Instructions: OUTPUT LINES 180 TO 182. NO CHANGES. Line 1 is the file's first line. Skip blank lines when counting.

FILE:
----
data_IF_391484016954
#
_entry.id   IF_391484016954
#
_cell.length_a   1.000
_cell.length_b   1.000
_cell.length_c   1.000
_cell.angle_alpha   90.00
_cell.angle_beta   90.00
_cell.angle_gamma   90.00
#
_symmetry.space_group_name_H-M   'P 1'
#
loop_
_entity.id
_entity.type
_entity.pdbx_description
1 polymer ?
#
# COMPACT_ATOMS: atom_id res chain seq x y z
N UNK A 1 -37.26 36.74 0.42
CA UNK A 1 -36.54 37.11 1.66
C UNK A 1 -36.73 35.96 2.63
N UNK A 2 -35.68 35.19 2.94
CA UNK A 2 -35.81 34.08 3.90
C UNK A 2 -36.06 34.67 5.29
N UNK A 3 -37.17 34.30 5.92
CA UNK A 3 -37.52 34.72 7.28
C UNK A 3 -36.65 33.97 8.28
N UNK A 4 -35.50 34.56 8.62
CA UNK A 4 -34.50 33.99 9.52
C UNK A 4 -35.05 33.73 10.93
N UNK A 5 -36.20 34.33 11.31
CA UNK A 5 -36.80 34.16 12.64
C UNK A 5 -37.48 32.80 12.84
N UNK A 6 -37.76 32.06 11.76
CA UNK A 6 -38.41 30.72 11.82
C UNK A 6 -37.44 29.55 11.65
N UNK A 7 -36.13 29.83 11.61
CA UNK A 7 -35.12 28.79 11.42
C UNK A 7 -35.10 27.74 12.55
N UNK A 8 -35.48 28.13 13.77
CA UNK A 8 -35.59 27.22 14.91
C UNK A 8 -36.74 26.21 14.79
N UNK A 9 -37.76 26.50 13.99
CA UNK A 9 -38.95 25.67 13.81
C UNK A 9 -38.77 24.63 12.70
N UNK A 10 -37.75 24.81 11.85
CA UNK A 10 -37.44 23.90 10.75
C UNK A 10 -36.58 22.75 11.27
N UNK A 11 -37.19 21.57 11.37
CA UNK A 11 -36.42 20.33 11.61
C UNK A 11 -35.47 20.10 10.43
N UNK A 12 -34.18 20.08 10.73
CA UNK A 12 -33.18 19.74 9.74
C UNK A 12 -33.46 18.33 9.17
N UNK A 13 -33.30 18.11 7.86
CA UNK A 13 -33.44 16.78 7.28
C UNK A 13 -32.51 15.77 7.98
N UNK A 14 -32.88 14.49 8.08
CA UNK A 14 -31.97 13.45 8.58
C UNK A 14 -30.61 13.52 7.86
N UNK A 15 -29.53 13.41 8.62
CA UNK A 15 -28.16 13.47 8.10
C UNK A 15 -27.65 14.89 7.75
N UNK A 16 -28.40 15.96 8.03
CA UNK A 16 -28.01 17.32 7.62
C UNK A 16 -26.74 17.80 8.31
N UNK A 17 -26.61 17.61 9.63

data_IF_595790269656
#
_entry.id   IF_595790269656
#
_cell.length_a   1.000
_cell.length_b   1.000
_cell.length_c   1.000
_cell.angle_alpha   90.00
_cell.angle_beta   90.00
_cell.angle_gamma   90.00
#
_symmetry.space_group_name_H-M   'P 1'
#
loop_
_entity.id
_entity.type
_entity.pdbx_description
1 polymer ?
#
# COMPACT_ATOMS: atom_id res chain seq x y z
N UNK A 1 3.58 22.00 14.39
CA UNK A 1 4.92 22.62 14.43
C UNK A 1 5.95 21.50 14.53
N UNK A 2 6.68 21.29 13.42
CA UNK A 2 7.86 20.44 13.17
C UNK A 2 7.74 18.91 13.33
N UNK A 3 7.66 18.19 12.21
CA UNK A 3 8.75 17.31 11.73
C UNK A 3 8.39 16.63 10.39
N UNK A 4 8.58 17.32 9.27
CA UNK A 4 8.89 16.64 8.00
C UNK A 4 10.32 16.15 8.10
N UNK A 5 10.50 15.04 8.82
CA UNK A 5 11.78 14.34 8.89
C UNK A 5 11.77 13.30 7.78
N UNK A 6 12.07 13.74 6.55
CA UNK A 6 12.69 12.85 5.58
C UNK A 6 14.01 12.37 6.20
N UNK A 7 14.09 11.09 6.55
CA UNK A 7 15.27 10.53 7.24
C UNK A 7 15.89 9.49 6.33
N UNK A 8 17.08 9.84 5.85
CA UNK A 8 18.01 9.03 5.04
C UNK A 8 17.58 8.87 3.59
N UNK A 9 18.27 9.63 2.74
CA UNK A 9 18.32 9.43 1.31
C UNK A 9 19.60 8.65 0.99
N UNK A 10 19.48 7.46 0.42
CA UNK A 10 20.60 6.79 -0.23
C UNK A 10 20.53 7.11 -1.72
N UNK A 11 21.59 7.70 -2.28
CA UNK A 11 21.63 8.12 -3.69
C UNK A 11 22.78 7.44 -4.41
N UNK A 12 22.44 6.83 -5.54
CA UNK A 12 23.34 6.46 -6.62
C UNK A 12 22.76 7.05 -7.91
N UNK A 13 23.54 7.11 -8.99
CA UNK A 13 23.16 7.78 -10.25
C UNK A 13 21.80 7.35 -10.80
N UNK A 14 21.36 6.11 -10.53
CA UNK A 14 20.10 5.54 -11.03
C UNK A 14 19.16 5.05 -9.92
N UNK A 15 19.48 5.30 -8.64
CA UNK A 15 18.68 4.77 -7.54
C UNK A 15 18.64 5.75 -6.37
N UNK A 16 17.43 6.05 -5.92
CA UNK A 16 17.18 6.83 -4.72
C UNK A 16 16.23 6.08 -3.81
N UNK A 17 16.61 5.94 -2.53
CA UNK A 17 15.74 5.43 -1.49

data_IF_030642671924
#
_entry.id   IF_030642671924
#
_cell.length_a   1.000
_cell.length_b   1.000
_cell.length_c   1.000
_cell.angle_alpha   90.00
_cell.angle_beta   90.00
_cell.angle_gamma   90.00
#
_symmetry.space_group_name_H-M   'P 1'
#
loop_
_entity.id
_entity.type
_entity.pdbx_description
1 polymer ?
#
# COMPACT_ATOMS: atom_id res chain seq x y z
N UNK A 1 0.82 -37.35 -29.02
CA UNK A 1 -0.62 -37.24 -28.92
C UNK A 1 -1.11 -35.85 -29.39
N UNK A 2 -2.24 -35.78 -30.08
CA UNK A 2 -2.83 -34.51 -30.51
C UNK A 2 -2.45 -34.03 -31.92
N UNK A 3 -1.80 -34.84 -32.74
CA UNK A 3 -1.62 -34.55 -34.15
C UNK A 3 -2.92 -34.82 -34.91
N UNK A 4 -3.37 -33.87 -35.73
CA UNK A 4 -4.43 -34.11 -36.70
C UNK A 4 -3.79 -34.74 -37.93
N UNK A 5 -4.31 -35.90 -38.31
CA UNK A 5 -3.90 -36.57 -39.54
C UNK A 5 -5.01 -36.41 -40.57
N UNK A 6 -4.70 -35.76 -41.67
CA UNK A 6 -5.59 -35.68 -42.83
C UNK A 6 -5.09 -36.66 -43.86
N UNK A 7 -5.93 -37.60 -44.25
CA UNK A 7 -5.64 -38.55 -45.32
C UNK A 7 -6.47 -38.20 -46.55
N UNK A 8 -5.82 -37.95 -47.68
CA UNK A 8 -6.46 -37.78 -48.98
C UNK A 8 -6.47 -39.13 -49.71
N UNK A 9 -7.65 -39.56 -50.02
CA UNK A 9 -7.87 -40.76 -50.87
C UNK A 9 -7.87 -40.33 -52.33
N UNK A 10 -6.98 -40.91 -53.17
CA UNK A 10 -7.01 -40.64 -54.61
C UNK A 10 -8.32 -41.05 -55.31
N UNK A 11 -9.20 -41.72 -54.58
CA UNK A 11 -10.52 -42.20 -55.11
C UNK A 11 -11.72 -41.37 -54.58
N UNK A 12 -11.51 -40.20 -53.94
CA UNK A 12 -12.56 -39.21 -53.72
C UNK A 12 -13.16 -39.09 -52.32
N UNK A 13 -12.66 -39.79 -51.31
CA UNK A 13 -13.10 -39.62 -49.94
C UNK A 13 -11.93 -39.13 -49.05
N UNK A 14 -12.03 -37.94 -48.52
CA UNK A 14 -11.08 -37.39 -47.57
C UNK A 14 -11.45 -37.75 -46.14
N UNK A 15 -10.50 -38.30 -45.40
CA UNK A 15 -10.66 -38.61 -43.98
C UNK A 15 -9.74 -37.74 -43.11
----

C UNK A 7 -6.47 -38.20 -46.55
N UNK A 8 -5.82 -37.95 -47.68
CA UNK A 8 -6.46 -37.78 -48.98